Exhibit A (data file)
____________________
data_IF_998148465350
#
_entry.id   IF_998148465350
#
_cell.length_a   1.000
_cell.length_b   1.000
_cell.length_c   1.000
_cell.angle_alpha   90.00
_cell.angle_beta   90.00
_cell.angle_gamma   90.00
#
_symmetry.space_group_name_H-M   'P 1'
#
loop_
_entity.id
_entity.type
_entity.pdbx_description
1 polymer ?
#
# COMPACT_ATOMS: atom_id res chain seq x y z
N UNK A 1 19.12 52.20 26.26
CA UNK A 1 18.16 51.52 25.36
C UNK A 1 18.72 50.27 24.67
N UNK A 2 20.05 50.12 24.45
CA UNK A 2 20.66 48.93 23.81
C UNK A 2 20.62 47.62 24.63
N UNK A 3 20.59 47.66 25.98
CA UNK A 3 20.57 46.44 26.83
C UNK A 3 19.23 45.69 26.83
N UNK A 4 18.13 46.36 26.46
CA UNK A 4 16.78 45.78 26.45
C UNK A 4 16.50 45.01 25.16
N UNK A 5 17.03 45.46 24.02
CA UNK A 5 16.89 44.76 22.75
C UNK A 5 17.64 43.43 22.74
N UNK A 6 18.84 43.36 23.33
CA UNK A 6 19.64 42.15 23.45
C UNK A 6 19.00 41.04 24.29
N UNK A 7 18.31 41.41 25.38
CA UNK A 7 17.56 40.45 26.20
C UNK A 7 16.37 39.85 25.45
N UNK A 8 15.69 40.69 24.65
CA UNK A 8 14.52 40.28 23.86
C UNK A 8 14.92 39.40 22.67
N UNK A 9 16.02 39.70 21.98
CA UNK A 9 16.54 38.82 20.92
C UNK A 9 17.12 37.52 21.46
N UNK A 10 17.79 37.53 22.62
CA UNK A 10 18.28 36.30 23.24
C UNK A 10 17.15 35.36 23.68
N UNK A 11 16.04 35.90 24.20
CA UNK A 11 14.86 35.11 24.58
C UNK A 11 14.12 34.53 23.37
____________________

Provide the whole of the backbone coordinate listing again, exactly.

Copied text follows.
data_IF_998148465350
#
_entry.id   IF_998148465350
#
_cell.length_a   1.000
_cell.length_b   1.000
_cell.length_c   1.000
_cell.angle_alpha   90.00
_cell.angle_beta   90.00
_cell.angle_gamma   90.00
#
_symmetry.space_group_name_H-M   'P 1'
#
loop_
_entity.id
_entity.type
_entity.pdbx_description
1 polymer ?
#
# COMPACT_ATOMS: atom_id res chain seq x y z
N UNK A 1 19.12 52.20 26.26
CA UNK A 1 18.16 51.52 25.36
C UNK A 1 18.72 50.27 24.67
N UNK A 2 20.05 50.12 24.45
CA UNK A 2 20.66 48.93 23.81
C UNK A 2 20.62 47.62 24.63
N UNK A 3 20.59 47.66 25.98
CA UNK A 3 20.57 46.44 26.83
C UNK A 3 19.23 45.69 26.83
N UNK A 4 18.13 46.36 26.46
CA UNK A 4 16.78 45.78 26.45
C UNK A 4 16.50 45.01 25.16
N UNK A 5 17.03 45.46 24.02
CA UNK A 5 16.89 44.76 22.75
C UNK A 5 17.64 43.43 22.74
N UNK A 6 18.84 43.36 23.33
CA UNK A 6 19.64 42.15 23.45
C UNK A 6 19.00 41.04 24.29
N UNK A 7 18.31 41.41 25.38
CA UNK A 7 17.56 40.45 26.20
C UNK A 7 16.37 39.85 25.45
N UNK A 8 15.69 40.69 24.65
CA UNK A 8 14.52 40.28 23.86
C UNK A 8 14.92 39.40 22.67
N UNK A 9 16.02 39.70 21.98
CA UNK A 9 16.54 38.82 20.92
C UNK A 9 17.12 37.52 21.46
N UNK A 10 17.79 37.53 22.62
CA UNK A 10 18.28 36.30 23.24
C UNK A 10 17.15 35.36 23.68
N UNK A 11 16.04 35.90 24.20
CA UNK A 11 14.86 35.11 24.58
C UNK A 11 14.12 34.53 23.37